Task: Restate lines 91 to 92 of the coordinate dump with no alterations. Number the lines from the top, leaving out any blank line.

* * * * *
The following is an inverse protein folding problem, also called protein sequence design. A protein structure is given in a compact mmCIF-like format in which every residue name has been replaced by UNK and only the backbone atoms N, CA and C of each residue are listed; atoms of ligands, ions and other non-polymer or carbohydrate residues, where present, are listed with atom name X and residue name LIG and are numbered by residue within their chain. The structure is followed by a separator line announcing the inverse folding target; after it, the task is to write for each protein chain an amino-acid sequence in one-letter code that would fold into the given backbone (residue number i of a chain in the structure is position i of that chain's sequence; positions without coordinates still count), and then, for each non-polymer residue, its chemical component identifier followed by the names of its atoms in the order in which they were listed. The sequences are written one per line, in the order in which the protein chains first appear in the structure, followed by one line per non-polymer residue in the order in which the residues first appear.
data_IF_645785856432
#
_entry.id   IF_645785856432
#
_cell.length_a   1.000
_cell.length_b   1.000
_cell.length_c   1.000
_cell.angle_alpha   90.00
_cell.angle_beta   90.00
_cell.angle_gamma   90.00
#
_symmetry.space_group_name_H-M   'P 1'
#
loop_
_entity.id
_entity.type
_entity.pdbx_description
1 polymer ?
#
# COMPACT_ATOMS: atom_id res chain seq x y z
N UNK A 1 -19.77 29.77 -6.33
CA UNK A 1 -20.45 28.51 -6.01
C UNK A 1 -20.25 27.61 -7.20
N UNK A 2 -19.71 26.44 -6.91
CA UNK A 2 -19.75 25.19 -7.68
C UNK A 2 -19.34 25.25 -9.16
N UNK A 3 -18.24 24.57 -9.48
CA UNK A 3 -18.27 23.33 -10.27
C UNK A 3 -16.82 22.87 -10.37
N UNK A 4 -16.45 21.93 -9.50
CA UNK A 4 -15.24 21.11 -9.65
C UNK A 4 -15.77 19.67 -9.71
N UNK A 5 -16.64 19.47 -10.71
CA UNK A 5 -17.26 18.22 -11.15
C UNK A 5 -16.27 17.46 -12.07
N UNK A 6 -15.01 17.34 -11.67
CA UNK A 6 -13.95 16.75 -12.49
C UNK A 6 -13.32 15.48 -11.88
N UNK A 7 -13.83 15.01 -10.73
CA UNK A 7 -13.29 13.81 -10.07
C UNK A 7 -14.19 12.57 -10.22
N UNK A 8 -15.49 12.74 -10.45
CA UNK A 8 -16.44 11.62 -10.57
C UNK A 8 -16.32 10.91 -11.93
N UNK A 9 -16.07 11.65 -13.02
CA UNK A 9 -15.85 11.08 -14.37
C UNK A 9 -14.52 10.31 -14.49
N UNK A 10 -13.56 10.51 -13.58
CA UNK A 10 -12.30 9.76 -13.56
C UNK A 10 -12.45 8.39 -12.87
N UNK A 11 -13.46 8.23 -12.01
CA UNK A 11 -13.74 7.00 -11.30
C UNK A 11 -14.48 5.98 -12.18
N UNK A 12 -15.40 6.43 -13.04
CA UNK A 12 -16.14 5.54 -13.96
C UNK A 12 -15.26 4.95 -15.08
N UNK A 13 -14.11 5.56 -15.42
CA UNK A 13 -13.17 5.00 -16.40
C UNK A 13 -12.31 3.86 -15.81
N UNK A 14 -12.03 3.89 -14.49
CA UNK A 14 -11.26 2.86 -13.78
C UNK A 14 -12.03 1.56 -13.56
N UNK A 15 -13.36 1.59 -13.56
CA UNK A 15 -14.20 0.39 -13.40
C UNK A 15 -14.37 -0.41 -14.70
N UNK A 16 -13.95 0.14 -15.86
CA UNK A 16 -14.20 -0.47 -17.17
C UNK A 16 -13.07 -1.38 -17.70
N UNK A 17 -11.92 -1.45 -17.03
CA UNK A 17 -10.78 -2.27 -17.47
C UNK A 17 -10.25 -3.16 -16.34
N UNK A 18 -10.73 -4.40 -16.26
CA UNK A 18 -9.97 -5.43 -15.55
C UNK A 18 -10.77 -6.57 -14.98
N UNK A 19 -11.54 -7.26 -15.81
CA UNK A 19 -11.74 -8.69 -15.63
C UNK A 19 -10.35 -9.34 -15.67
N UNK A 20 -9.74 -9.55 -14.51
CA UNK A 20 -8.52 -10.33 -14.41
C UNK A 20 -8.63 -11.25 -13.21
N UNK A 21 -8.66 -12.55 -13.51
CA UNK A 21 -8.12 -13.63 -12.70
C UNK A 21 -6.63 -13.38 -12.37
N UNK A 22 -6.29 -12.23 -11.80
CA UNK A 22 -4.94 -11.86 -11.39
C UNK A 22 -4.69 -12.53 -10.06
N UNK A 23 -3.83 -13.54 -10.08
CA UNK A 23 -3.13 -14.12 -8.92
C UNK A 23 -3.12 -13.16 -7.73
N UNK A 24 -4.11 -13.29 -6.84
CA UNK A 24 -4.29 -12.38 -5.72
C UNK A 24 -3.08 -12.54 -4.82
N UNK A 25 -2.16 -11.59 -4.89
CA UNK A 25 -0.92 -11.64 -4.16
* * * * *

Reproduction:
N UNK A 24 -4.11 -13.29 -6.84
CA UNK A 24 -4.29 -12.38 -5.72